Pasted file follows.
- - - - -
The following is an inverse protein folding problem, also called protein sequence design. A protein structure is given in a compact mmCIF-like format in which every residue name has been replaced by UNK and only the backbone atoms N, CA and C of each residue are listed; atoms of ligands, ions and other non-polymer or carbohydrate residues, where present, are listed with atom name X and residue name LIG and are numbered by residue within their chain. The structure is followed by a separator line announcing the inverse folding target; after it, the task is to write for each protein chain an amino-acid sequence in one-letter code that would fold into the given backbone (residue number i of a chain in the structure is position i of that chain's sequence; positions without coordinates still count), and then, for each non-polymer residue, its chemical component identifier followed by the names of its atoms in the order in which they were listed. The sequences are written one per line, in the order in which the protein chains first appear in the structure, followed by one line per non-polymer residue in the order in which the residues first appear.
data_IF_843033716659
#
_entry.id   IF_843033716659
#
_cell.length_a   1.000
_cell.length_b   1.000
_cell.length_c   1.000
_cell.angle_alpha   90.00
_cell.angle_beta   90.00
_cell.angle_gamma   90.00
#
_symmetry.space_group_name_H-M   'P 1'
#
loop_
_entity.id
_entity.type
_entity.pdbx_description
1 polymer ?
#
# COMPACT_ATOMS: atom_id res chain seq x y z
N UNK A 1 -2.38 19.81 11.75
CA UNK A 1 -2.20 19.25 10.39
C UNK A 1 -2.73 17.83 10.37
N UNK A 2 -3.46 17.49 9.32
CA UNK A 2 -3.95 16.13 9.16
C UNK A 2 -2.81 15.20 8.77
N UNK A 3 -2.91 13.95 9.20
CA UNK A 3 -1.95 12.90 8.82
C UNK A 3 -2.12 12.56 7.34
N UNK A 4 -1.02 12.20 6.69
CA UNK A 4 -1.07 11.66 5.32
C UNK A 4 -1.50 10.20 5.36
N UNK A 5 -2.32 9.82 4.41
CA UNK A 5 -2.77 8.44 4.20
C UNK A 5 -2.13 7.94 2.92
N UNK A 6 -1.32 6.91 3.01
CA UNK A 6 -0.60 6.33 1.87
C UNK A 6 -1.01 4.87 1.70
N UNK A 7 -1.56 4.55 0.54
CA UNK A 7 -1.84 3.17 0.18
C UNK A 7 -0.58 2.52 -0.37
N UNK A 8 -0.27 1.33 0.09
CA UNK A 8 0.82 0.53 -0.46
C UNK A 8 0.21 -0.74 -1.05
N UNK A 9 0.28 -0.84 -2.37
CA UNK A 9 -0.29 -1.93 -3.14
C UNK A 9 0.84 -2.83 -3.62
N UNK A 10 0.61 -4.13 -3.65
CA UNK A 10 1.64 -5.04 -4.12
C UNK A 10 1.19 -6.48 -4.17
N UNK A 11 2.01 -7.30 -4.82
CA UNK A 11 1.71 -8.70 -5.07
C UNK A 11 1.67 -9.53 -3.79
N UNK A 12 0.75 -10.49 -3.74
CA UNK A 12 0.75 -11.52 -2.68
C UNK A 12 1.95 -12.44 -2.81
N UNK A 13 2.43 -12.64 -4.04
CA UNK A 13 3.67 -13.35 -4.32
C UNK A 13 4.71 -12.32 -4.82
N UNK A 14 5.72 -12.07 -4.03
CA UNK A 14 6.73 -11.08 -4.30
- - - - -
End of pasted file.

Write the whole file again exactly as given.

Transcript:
The following is an inverse protein folding problem, also called protein sequence design. A protein structure is given in a compact mmCIF-like format in which every residue name has been replaced by UNK and only the backbone atoms N, CA and C of each residue are listed; atoms of ligands, ions and other non-polymer or carbohydrate residues, where present, are listed with atom name X and residue name LIG and are numbered by residue within their chain. The structure is followed by a separator line announcing the inverse folding target; after it, the task is to write for each protein chain an amino-acid sequence in one-letter code that would fold into the given backbone (residue number i of a chain in the structure is position i of that chain's sequence; positions without coordinates still count), and then, for each non-polymer residue, its chemical component identifier followed by the names of its atoms in the order in which they were listed. The sequences are written one per line, in the order in which the protein chains first appear in the structure, followed by one line per non-polymer residue in the order in which the residues first appear.
data_IF_843033716659
#
_entry.id   IF_843033716659
#
_cell.length_a   1.000
_cell.length_b   1.000
_cell.length_c   1.000
_cell.angle_alpha   90.00
_cell.angle_beta   90.00
_cell.angle_gamma   90.00
#
_symmetry.space_group_name_H-M   'P 1'
#
loop_
_entity.id
_entity.type
_entity.pdbx_description
1 polymer ?
#
# COMPACT_ATOMS: atom_id res chain seq x y z
N UNK A 1 -2.38 19.81 11.75
CA UNK A 1 -2.20 19.25 10.39
C UNK A 1 -2.73 17.83 10.37
N UNK A 2 -3.46 17.49 9.32
CA UNK A 2 -3.95 16.13 9.16
C UNK A 2 -2.81 15.20 8.77
N UNK A 3 -2.91 13.95 9.20
CA UNK A 3 -1.95 12.90 8.82
C UNK A 3 -2.12 12.56 7.34
N UNK A 4 -1.02 12.20 6.69
CA UNK A 4 -1.07 11.66 5.32
C UNK A 4 -1.50 10.20 5.36
N UNK A 5 -2.32 9.82 4.41
CA UNK A 5 -2.77 8.44 4.20
C UNK A 5 -2.13 7.94 2.92
N UNK A 6 -1.32 6.91 3.01
CA UNK A 6 -0.60 6.33 1.87
C UNK A 6 -1.01 4.87 1.70
N UNK A 7 -1.56 4.55 0.54
CA UNK A 7 -1.84 3.17 0.18
C UNK A 7 -0.58 2.52 -0.37
N UNK A 8 -0.27 1.33 0.09
CA UNK A 8 0.82 0.53 -0.46
C UNK A 8 0.21 -0.74 -1.05
N UNK A 9 0.28 -0.84 -2.37
CA UNK A 9 -0.29 -1.93 -3.14
C UNK A 9 0.84 -2.83 -3.62
N UNK A 10 0.61 -4.13 -3.65
CA UNK A 10 1.64 -5.04 -4.12
C UNK A 10 1.19 -6.48 -4.17
N UNK A 11 2.01 -7.30 -4.82
CA UNK A 11 1.71 -8.70 -5.07
C UNK A 11 1.67 -9.53 -3.79
N UNK A 12 0.75 -10.49 -3.74
CA UNK A 12 0.75 -11.52 -2.68
C UNK A 12 1.95 -12.44 -2.81
N UNK A 13 2.43 -12.64 -4.04
CA UNK A 13 3.67 -13.35 -4.32
C UNK A 13 4.71 -12.32 -4.82
N UNK A 14 5.72 -12.07 -4.03
CA UNK A 14 6.73 -11.08 -4.30